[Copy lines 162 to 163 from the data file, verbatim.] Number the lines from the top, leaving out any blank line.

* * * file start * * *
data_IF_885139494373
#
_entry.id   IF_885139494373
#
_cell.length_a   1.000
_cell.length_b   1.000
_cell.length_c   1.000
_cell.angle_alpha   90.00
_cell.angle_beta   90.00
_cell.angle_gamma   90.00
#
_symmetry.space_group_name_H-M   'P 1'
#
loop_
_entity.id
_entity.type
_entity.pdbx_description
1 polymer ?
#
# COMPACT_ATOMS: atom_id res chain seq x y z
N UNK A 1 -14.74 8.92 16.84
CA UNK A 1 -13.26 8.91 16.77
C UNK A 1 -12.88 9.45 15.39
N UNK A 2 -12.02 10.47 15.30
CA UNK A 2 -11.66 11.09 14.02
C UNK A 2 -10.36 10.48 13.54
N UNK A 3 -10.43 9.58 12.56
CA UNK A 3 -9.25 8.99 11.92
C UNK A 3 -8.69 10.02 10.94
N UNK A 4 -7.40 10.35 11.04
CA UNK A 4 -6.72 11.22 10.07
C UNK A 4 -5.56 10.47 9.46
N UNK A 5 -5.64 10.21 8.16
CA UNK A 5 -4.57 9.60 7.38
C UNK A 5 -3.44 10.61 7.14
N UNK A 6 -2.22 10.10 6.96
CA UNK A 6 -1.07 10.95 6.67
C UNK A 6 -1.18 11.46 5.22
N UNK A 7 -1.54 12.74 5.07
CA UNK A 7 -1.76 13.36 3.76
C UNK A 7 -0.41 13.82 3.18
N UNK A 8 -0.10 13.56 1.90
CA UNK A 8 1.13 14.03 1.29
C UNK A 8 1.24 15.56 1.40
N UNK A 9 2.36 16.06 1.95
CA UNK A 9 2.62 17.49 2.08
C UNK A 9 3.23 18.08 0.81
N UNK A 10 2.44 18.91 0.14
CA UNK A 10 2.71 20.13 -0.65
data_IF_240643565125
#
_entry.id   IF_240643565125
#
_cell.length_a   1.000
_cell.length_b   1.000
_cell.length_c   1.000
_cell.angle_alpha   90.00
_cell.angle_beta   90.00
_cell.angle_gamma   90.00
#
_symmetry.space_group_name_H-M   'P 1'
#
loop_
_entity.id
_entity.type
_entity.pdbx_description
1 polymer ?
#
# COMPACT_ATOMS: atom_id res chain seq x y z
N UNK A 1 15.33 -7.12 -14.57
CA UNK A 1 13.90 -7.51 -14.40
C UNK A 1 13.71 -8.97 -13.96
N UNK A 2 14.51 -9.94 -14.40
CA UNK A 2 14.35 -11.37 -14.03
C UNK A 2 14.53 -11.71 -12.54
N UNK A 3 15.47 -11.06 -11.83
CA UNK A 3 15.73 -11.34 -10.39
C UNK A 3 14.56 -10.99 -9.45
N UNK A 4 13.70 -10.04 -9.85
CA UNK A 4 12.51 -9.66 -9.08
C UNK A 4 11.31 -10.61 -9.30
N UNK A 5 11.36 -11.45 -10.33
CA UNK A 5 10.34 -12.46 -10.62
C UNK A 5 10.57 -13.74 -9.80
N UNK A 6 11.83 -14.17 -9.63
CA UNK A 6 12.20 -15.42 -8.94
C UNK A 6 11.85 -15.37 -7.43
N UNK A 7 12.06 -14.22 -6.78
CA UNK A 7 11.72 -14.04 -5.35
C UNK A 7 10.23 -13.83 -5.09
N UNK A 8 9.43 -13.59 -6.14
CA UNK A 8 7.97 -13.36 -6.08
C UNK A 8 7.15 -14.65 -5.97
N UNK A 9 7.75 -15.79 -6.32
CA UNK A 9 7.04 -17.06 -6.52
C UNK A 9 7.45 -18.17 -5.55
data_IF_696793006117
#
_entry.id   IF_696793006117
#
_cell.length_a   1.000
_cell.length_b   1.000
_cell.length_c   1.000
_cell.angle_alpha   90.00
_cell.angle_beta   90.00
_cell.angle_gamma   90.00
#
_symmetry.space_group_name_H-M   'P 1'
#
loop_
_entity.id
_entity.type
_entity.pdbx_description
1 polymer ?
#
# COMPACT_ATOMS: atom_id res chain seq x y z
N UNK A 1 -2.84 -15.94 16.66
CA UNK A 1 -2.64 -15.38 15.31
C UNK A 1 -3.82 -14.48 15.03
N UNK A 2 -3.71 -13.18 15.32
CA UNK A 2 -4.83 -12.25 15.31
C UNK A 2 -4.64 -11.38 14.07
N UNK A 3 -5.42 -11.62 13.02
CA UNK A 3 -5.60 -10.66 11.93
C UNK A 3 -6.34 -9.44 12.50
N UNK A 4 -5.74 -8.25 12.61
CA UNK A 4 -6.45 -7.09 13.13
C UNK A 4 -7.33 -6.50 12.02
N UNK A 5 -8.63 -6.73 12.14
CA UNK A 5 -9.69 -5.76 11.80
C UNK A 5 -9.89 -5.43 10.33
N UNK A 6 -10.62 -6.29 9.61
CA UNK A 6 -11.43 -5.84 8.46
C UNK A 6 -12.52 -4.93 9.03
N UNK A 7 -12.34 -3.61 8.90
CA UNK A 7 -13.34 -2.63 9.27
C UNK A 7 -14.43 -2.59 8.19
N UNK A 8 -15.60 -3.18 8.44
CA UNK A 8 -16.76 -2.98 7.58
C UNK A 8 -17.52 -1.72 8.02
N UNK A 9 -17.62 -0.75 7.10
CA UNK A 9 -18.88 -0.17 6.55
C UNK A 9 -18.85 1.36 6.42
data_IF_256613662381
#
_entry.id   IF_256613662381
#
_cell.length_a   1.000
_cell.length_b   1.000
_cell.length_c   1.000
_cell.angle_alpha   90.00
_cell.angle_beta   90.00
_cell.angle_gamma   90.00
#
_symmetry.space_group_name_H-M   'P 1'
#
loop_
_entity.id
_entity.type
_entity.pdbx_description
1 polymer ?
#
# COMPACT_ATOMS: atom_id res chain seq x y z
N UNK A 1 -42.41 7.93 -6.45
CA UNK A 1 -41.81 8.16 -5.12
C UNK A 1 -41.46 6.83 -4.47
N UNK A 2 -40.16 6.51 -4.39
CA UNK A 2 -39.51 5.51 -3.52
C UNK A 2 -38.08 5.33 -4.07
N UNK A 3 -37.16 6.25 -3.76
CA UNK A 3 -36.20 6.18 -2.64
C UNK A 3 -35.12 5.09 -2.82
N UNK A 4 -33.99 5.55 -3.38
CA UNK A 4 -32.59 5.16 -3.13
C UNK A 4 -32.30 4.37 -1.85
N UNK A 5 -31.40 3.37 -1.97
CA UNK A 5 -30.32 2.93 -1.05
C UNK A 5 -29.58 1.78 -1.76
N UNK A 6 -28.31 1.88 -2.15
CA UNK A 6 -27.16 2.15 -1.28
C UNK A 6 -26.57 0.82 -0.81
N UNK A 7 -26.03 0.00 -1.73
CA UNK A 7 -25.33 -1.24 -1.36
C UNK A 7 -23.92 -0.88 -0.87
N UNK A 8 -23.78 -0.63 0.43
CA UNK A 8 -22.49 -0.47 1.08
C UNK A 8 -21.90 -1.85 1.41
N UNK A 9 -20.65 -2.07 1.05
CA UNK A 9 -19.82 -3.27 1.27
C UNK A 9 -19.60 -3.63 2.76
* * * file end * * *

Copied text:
#
# COMPACT_ATOMS: atom_id res chain seq x y z